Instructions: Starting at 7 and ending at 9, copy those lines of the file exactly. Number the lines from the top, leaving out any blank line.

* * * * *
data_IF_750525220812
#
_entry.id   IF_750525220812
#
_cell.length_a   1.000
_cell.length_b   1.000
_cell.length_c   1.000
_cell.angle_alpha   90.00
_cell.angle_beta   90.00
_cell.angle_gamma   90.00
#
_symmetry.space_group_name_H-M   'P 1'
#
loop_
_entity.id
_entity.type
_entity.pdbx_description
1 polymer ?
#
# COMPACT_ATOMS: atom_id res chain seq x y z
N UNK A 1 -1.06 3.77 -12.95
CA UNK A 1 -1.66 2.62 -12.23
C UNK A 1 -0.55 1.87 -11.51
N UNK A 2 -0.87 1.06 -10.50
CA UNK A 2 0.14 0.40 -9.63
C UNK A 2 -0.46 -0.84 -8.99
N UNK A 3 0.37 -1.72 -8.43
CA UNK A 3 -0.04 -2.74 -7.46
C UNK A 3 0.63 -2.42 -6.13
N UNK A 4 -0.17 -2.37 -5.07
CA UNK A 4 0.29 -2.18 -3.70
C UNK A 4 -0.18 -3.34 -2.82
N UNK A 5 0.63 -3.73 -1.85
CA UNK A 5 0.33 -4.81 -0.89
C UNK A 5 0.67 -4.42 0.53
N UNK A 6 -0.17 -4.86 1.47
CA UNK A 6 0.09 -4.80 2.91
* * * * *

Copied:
_cell.length_c   1.000
_cell.angle_alpha   90.00
_cell.angle_beta   90.00